There are a few DC characters that despite how poorly they’re treated, they still remain fan favorites. While there’s plenty that could be listed, Stephanie Brown easily tops the list. She’s been an integral part of the Bat-family for over 20 years with more costume changes than Superman. While many characters stay the same, Stephanie has shown the most growth of any DC character, with fans crying foul over her two year absence from print. She’s probably the best character you’ve never heard of.
Stephanie’s had three different identities over her superhero carrier, having to fight and earn every one of them, despite Batman’s wishes. Her father is Cluemaster, Arthur Brown, a d-list Batman villain. Prolific Batman/Robin writer Chuck Dixon reinvented the character in Detective Comics, having not been seen since before Crisis on Infinite Earths, creating Stephanie. Stephanie, discovering her father is a villain, and a Riddler knockoff at that, she dons her own costume to spoil his plans, aptly calling herself Spoiler.
Having stopped her a father a few times, Stephanie takes a liking to crime fighting, and continues patrolling a few nights. Quickly she draws the attention of Batman and Robin (currently Tim Drake). Tim, also a teenager, developers feelings for her. The two awkwardly date. Awkward because Tim is unable to reveal his identity to her for fear of compromising his allies. Stephanie finds out she pregnant from an ex-boyfriend who left Gotham after the earthquakes. Tim helps her give the baby up for adoption, which was difficult for her.
Batman decides to train Stephanie, having her mentor under the Birds of Prey. He also tells her Tim’s identity because reasons. This drives a wedge between the dynamic duo. Ever the bio-polar sociopath, Batman decides she’s not crime fighting material, and cuts off her training. This does little to dissuade her nightly patrols. Tim’s dad eventually discovers his crime fighting escapades, forcing him to hang up the cape. Seeing the opening, Stephanie sneaks into the Batcave, demanding a chance to be Robin. She’s given a trial period, but is ultimately fired after disobeying two of Batman’s direct orders.
Trying to make amends, she stole one of Batman’s plans to unite all the gangs of Gotham under one banner. The plan, depending on Matches Malone to delegate, utterly failed as she didn’t know Matches was Batman’s mobster persona. This incites a massive gang war in the story War Games. Ultimately, she’s kidnapped by Black Mask and tortured. She escapes, finding her way to Leslie Thompkins hospital. She died as Batman stood by her side, telling her yes when she asked if she ever was really a Robin.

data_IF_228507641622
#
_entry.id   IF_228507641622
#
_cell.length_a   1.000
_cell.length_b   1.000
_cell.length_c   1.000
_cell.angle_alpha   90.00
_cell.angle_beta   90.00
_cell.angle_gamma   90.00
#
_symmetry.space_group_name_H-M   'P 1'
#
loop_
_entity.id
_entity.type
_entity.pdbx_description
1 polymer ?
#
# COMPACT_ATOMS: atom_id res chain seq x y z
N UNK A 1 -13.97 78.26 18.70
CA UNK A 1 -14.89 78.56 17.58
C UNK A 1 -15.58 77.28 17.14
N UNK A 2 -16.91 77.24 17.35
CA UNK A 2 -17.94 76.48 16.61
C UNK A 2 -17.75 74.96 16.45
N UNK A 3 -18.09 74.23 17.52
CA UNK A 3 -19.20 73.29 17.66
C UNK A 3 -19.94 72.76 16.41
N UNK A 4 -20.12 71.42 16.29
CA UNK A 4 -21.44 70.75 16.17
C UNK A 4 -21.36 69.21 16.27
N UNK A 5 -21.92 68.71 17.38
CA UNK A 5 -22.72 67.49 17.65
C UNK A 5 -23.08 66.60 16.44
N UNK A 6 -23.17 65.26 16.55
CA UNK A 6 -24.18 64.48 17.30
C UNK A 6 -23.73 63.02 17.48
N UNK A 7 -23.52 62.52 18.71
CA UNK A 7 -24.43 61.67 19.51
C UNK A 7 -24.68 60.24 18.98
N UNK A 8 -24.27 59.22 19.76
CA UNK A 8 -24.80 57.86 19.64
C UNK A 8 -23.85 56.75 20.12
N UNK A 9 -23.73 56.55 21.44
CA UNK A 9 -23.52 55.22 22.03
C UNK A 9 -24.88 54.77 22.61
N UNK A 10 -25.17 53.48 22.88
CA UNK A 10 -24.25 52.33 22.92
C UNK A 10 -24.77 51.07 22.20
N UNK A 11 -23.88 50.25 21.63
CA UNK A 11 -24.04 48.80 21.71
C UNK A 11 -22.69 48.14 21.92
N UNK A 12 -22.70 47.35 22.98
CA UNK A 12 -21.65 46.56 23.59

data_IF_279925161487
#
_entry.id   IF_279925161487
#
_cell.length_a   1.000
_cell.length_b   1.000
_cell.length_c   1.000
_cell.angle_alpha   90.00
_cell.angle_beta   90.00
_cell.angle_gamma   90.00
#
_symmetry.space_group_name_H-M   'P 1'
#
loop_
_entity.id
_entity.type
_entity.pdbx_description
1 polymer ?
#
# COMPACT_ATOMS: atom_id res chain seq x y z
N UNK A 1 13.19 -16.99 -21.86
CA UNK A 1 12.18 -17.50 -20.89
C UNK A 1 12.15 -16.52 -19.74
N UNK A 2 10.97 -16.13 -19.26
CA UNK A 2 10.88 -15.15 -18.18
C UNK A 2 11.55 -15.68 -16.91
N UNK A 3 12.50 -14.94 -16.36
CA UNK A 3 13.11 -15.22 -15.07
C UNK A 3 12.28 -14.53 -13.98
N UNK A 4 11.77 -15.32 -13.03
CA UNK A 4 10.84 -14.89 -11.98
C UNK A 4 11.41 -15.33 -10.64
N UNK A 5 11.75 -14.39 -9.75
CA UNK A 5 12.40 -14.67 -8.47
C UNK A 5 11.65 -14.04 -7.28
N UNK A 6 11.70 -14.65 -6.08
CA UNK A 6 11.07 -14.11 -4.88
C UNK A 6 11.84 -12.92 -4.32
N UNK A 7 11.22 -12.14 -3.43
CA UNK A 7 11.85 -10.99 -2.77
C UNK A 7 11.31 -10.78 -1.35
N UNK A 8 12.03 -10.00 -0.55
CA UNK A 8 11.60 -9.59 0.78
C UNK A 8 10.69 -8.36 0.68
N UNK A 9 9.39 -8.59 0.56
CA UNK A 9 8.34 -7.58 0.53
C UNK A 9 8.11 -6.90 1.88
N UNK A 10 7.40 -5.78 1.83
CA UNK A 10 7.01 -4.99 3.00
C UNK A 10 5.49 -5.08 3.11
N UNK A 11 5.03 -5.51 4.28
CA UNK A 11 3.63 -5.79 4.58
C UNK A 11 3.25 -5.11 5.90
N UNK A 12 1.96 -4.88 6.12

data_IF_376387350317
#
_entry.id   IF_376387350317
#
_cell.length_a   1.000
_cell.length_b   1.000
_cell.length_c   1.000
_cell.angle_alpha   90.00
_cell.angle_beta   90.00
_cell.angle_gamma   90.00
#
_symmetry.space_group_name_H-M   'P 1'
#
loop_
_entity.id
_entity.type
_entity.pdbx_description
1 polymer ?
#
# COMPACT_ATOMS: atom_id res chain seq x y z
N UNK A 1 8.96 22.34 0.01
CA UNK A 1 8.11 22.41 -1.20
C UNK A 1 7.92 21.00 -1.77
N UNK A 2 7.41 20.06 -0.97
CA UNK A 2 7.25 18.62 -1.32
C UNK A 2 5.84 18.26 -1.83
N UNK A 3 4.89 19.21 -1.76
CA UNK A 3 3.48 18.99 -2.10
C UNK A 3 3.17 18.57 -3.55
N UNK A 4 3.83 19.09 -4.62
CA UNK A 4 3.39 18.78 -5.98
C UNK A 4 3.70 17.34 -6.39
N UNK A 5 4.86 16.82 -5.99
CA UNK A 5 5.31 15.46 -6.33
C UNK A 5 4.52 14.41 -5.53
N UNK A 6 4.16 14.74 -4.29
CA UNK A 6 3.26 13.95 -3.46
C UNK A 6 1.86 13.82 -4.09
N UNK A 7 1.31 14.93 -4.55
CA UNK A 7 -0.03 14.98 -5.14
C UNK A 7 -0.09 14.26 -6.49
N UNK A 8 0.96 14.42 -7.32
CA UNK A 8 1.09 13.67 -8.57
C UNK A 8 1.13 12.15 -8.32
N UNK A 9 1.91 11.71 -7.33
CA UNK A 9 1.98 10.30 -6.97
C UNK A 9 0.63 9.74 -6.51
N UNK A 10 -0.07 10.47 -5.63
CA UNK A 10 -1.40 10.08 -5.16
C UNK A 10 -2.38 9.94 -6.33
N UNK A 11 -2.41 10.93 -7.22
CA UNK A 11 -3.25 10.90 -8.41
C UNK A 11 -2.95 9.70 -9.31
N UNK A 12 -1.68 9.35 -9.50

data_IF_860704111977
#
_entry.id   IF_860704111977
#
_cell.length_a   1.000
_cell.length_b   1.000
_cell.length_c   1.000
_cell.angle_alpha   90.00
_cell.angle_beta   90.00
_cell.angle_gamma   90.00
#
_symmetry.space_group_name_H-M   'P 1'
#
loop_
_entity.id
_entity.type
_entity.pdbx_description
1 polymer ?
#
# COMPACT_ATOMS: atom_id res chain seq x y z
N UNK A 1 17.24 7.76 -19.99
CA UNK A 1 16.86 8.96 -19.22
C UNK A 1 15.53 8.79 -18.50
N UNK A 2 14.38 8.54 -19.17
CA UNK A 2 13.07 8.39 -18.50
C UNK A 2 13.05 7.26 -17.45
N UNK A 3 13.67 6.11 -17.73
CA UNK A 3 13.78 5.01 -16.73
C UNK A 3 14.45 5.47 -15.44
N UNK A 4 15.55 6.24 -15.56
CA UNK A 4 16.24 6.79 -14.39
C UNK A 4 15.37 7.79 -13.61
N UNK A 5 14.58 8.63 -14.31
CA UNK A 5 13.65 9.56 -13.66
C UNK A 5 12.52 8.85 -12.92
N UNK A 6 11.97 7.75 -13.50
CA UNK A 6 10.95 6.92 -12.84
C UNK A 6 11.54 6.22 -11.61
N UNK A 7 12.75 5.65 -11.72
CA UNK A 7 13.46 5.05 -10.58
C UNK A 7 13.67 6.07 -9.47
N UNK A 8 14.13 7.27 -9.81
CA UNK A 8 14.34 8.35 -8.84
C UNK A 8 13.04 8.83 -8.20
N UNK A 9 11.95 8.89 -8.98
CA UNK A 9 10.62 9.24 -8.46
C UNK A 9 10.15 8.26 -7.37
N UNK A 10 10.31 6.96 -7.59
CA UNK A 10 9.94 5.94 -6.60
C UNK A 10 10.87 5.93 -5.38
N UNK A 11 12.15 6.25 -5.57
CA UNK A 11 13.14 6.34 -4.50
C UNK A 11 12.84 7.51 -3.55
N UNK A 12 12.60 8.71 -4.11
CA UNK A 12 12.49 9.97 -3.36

Batman discovered she could have survived but vital health care was withheld. Leslie, going completely against 60 some odd years of character, explains that she left Stephanie die to serve as a warning for other children who want to follow her example. Batman, furious, makes her leave Gotham. Despite her death, there was never a memorial in the Batcave, as there was for Jason Todd, inciting fan rage.
Surprise! Two years later it’s revealed that Stephanie didn’t actually die. Leslie faked her death so other villains couldn’t use her against Batman. She decides to come back to Gotham after living in Africa with Leslie, putting on her old Spoiler hood again. Bruce dies, Dick becomes Batman, Damian becomes Robin, Tim goes mad searching for Bruce as Red Robin, and Stephanie becomes Batgirl. This Batgirl series, solely written by Bryan Q. Miller, was amazing. Lasting only 24 issues, this is the one series fans should read to understand why she’s so popular. Also, when Bruce returned, she slapped him. He deserved it.
Like many, Stephanie was a casualty of the New 52. Her series was cancelled, Barbara was Batgirl again, and Stephanie was gone. Miller, writing the digital Smallville comic (continuing the TV series), had Stephanie as Nightwing, Batman’s partner in his first introduction. Editorial mandate forced him to change her to Barbara, coloring her hair red instead of blond. This outraged fans, as they were sure she would be forgotten. Over two years in, she’s finally been reintroduced in third issue of the year long weekly Batman series, Batman Eternal. Echoing her original origin, she’s discovered her father is Cluemaster.
Despite some mishandling, Stephanie’s been an endearing character. It’s understandable why her presence in the New 52 was sorely missed. Hopefully, she’ll be given the treatment she deserves. And for the love of Zeus, read that Batgirl series!
What’s your favorite Stephanie Brown series? Think she’s been mishandled? Comment below!
So many bios to write.